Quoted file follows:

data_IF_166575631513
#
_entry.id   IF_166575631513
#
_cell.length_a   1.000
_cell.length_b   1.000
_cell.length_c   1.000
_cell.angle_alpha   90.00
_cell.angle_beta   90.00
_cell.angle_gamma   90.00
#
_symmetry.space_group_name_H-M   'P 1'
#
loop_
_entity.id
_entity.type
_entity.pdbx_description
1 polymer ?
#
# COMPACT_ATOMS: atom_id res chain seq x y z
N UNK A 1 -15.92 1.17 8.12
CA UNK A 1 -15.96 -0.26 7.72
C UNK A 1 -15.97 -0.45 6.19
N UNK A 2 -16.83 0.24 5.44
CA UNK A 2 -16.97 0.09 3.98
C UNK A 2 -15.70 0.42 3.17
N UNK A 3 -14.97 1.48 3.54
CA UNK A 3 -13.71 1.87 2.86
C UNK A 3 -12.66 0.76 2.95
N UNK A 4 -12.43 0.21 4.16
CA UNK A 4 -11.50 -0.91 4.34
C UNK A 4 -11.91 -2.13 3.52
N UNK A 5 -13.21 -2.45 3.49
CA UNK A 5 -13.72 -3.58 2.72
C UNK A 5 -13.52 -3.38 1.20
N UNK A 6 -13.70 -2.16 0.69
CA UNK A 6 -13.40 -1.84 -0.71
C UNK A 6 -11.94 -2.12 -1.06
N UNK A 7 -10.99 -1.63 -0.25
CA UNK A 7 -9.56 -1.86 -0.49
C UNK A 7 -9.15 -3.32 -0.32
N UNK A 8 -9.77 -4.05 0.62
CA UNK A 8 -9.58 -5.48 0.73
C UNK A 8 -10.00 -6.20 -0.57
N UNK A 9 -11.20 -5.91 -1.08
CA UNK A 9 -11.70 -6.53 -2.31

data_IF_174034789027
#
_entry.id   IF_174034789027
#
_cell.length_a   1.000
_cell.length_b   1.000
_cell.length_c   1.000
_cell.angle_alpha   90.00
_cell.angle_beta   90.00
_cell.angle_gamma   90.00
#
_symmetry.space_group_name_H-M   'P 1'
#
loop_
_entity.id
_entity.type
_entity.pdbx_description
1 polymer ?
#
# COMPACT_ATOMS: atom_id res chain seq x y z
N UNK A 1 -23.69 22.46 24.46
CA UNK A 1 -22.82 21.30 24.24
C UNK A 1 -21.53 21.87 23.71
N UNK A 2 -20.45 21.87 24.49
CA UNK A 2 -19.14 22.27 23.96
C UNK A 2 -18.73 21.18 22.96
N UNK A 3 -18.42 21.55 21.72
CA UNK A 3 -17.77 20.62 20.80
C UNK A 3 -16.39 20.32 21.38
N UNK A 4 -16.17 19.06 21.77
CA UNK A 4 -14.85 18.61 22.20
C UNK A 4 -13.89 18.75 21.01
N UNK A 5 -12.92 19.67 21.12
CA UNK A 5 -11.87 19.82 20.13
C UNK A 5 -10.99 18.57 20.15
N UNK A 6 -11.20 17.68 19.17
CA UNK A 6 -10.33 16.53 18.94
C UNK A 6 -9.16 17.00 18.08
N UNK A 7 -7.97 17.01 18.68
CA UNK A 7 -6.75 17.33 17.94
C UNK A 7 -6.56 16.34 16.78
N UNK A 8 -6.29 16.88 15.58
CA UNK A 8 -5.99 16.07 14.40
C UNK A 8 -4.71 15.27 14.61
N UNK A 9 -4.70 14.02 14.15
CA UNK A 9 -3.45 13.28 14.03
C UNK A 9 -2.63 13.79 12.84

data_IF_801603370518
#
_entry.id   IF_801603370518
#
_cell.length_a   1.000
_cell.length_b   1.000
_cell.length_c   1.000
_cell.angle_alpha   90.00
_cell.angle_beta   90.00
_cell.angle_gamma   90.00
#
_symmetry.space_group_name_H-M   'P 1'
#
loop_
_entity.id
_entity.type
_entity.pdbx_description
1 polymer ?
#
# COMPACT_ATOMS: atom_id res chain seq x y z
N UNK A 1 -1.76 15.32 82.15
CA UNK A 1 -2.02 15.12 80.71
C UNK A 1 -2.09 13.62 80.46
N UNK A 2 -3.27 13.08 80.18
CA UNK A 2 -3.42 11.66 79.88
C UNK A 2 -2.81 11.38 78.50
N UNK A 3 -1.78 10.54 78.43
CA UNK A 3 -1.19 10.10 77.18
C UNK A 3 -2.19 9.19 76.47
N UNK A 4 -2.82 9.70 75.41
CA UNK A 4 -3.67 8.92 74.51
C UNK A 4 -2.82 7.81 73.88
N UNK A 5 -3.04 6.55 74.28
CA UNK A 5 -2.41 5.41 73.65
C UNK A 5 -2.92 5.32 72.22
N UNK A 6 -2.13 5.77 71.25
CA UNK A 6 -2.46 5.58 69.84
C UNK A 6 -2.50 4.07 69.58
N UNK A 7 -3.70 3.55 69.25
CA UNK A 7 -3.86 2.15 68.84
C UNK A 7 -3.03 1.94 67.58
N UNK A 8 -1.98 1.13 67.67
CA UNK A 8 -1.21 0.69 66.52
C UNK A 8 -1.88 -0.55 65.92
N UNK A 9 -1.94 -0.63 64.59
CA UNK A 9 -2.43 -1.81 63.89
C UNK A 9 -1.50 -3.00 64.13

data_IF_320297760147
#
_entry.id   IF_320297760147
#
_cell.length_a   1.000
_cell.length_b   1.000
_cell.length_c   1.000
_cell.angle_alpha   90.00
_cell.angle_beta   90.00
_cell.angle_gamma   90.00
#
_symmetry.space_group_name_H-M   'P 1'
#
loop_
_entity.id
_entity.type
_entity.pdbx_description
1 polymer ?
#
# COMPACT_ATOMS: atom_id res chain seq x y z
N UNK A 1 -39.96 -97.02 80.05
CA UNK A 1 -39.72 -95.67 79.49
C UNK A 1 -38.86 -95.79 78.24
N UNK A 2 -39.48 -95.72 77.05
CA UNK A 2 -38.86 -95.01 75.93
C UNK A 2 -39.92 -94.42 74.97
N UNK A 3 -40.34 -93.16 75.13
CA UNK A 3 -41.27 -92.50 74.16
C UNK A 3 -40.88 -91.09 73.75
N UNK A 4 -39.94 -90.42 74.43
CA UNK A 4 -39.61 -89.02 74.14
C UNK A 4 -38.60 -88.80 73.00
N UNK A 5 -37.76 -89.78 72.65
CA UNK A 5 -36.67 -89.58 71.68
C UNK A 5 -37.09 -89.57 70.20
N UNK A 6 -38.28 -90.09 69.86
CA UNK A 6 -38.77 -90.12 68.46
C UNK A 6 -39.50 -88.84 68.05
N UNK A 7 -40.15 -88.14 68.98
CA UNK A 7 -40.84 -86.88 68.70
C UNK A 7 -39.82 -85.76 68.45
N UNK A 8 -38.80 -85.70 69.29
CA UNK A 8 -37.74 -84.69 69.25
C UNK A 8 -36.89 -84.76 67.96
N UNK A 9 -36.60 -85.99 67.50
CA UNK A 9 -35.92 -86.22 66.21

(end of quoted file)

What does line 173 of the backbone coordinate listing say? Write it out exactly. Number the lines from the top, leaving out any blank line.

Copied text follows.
N UNK A 5 -37.76 -89.78 72.65